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Of late years, owing to circumstances and conditions of life and tenure and law, the number of houses which are built by those who have to dwell in them is comparatively small, and we find as a result that, not merely are houses thrown up, so to speak, in our industrial districts suddenly and without much thought for anything except a quick return or a big dividend, but that now even in our agricultural and peasant districts the person who has to live in the home is seldom or ever the builder of his own house. It may be that this is inevitable, and that we have to make the best of it, but at any rate I think it is only well to face the fact that some of our greatest teachers say that we can never hope to have beautiful fitting homes so long as they are built, not by those who have to live in them, but by others, who have only some material or cash interest in them. Ruskin some wheresays, I think it is in The Eagle's Nest: "If cottages are ever to be wisely built again, the peasant must enjoy his cottage and be himself its architect, as a bird is. Shall cock robins and yellow-hammers have wit enough to make themselves comfortable, and bullfinches pick a Gothic tracery out of decayed clematis, and your English (and he might add your Welsh) yeoman be fitted by his landlord with four dead walls and a drainpipe? Is this the result of your spending £300,000 a year at South Kensington in science and art ?" Without entering either into the question of the tenure of houses and land in Wales, or into that most interesting question of the future of South Kensington, I think it is interesting at any rate, and perhaps right, that we should mark and ponder over this dictum of Ruskin ; for I must admit that, much as bustling generations and the multitude of the Philistines in this country have laughed from time to time during the last fifty years at the teaching and the dicta of the Master, yet time con

stantly brings him its revenges, and dicta, which thirty or forty or fifty years ago and even to-day, are scoffed at by busy, prosperous, pushing men, have a curious knack of being recognised as permanent and solid truths by the more thoughtful men and women of our time. I must admit that I do feel a certain sense of void as I think of the modern buildings, the farmhouses and cottages of Wales, their want of character, their want of anything like attractiveness of form, and certainly their want of anything like personal individuality. I repeat, I feel a certain void when, as I sometimes have the pleasure of doing, I pass through Swiss or Tyrolese villages and glens, and observe how the Swiss and the Tyrolese peasants can and do build themselves a home, fittingly proportioned, daintily carved with scrolls or inscriptions, with variations of line, and form, and colour, which give an individuality to each dwelling. I hope that, whatever may be the laws which govern the tenure of houses or of land in Wales, we shall do, as I am glad to find the committees of our Eisteddfodau do, our very utmost to impress upon the workmen and the handicraftsmen of Wales the dignity and the value and the possibilities of their every-day work.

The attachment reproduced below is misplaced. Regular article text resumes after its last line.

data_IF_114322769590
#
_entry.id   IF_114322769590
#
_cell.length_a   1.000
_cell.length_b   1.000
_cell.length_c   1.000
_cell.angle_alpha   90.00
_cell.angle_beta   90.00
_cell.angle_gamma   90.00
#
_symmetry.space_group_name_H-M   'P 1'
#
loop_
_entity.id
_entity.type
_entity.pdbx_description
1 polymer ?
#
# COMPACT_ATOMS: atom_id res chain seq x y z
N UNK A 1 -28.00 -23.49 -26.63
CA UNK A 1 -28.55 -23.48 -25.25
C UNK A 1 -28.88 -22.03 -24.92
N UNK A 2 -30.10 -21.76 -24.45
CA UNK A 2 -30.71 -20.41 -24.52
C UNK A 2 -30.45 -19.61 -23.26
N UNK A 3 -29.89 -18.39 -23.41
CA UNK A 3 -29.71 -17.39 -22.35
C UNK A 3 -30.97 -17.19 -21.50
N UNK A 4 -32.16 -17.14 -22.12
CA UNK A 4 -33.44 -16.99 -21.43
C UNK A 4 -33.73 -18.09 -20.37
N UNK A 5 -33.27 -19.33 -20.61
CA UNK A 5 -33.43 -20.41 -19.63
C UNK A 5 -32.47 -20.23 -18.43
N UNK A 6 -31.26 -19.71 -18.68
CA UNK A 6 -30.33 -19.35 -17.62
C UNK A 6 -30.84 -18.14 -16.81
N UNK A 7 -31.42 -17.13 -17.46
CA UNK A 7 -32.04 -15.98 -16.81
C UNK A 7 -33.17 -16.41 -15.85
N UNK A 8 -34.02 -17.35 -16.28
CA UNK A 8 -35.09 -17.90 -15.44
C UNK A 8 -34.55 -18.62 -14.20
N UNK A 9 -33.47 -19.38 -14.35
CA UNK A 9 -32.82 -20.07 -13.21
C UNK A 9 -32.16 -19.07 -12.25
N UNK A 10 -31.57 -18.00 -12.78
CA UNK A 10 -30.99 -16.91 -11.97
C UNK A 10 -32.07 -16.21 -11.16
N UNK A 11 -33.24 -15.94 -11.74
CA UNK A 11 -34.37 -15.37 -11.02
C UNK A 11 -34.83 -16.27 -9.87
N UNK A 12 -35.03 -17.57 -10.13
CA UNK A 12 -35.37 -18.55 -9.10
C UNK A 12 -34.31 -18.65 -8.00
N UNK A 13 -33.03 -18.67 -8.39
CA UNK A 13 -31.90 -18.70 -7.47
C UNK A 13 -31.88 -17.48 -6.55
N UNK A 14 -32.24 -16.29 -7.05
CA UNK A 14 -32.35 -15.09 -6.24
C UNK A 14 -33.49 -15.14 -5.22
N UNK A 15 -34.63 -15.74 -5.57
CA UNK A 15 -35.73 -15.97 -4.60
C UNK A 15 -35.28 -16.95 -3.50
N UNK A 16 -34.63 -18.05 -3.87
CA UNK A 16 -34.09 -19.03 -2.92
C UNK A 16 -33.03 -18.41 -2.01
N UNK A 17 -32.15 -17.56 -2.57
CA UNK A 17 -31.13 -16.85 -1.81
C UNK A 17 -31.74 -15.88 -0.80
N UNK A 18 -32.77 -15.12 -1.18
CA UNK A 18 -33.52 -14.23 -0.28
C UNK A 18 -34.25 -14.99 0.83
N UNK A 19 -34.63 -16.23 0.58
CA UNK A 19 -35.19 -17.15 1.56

I am not to-night going to appreciate or examine the work, precious pioneer work, which the Committee of the Newport Eisteddfod, and, in a more modest way, of the Festiniog Eisteddfod, are doing for art and handicraft in Wales. I believe that a perusal of the published programme of Newport and a perusal also of the manuscript programme of Festiniog gives one some sense of joy that the Eisteddfodau, not content with instilling a love for and helping the practice of excellence in music, in literature, and in poetry, are doing something, and, I believe, something substantial, to encourage those who build houses in Wales, those who own them, and those who work upon

them, whether carpenters, or joiners, or blacksmiths, or furniture makers, to put thought, and heart, and brain into the construction of homes, places of worship, houses of business, halls of council, which in themselves, in their furniture and in their surroundings, imperceptibly but very surely exercise a far-reaching influence upon all those, old and young, whose eyes rest on them, and who dwell in their midst.